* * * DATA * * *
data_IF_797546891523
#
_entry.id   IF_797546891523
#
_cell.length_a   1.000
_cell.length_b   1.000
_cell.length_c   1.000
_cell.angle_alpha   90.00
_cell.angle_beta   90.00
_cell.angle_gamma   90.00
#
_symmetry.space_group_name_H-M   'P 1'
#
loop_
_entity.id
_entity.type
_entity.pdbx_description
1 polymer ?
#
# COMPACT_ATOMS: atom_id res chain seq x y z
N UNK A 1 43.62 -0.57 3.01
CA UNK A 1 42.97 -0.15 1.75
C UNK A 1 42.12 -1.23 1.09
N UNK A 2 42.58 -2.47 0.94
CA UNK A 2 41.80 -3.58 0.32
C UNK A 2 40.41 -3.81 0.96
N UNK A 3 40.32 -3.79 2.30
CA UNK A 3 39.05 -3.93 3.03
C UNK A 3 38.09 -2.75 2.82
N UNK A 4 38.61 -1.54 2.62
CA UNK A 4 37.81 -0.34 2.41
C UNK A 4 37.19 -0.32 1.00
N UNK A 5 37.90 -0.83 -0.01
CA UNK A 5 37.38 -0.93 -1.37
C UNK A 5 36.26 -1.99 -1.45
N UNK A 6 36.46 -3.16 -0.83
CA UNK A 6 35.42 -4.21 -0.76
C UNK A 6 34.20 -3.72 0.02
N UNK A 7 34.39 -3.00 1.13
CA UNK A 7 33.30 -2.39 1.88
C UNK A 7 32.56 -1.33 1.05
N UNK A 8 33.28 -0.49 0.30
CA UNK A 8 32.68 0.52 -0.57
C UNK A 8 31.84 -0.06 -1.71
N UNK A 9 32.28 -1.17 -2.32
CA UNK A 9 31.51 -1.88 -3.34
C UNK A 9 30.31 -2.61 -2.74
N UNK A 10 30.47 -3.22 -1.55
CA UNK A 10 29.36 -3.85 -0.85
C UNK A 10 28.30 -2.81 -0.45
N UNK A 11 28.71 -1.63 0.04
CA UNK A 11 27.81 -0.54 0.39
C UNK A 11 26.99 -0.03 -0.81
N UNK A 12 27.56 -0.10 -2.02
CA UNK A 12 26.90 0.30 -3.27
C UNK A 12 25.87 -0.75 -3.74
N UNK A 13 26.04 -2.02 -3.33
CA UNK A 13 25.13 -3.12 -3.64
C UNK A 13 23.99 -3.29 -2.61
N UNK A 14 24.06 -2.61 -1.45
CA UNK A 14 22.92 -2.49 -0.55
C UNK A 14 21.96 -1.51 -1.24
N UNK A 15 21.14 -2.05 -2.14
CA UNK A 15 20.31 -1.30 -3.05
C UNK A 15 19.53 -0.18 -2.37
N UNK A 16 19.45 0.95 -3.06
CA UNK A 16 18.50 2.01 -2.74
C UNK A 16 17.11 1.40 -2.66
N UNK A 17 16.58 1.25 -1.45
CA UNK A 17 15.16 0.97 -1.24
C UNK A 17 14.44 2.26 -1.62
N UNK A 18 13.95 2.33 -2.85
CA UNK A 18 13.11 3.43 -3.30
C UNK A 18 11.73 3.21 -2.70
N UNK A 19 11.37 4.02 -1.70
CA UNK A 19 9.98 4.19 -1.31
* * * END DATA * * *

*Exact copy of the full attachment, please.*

data_IF_797546891523
#
_entry.id   IF_797546891523
#
_cell.length_a   1.000
_cell.length_b   1.000
_cell.length_c   1.000
_cell.angle_alpha   90.00
_cell.angle_beta   90.00
_cell.angle_gamma   90.00
#
_symmetry.space_group_name_H-M   'P 1'
#
loop_
_entity.id
_entity.type
_entity.pdbx_description
1 polymer ?
#
# COMPACT_ATOMS: atom_id res chain seq x y z
N UNK A 1 43.62 -0.57 3.01
CA UNK A 1 42.97 -0.15 1.75
C UNK A 1 42.12 -1.23 1.09
N UNK A 2 42.58 -2.47 0.94
CA UNK A 2 41.80 -3.58 0.32
C UNK A 2 40.41 -3.81 0.96
N UNK A 3 40.32 -3.79 2.30
CA UNK A 3 39.05 -3.93 3.03
C UNK A 3 38.09 -2.75 2.82
N UNK A 4 38.61 -1.54 2.62
CA UNK A 4 37.81 -0.34 2.41
C UNK A 4 37.19 -0.32 1.00
N UNK A 5 37.90 -0.83 -0.01
CA UNK A 5 37.38 -0.93 -1.37
C UNK A 5 36.26 -1.99 -1.45
N UNK A 6 36.46 -3.16 -0.83
CA UNK A 6 35.42 -4.21 -0.76
C UNK A 6 34.20 -3.72 0.02
N UNK A 7 34.39 -3.00 1.13
CA UNK A 7 33.30 -2.39 1.88
C UNK A 7 32.56 -1.33 1.05
N UNK A 8 33.28 -0.49 0.30
CA UNK A 8 32.68 0.52 -0.57
C UNK A 8 31.84 -0.06 -1.71
N UNK A 9 32.28 -1.17 -2.32
CA UNK A 9 31.51 -1.88 -3.34
C UNK A 9 30.31 -2.61 -2.74
N UNK A 10 30.47 -3.22 -1.55
CA UNK A 10 29.36 -3.85 -0.85
C UNK A 10 28.30 -2.81 -0.45
N UNK A 11 28.71 -1.63 0.04
CA UNK A 11 27.81 -0.54 0.39
C UNK A 11 26.99 -0.03 -0.81
N UNK A 12 27.56 -0.10 -2.02
CA UNK A 12 26.90 0.30 -3.27
C UNK A 12 25.87 -0.75 -3.74
N UNK A 13 26.04 -2.02 -3.33
CA UNK A 13 25.13 -3.12 -3.64
C UNK A 13 23.99 -3.29 -2.61
N UNK A 14 24.06 -2.61 -1.45
CA UNK A 14 22.92 -2.49 -0.55
C UNK A 14 21.96 -1.51 -1.24
N UNK A 15 21.14 -2.05 -2.14
CA UNK A 15 20.31 -1.30 -3.05
C UNK A 15 19.53 -0.18 -2.37
N UNK A 16 19.45 0.95 -3.06
CA UNK A 16 18.50 2.01 -2.74
C UNK A 16 17.11 1.40 -2.66
N UNK A 17 16.58 1.25 -1.45
CA UNK A 17 15.16 0.97 -1.24
C UNK A 17 14.44 2.26 -1.62
N UNK A 18 13.95 2.33 -2.85
CA UNK A 18 13.11 3.43 -3.30
C UNK A 18 11.73 3.21 -2.70
N UNK A 19 11.37 4.02 -1.70
CA UNK A 19 9.98 4.19 -1.31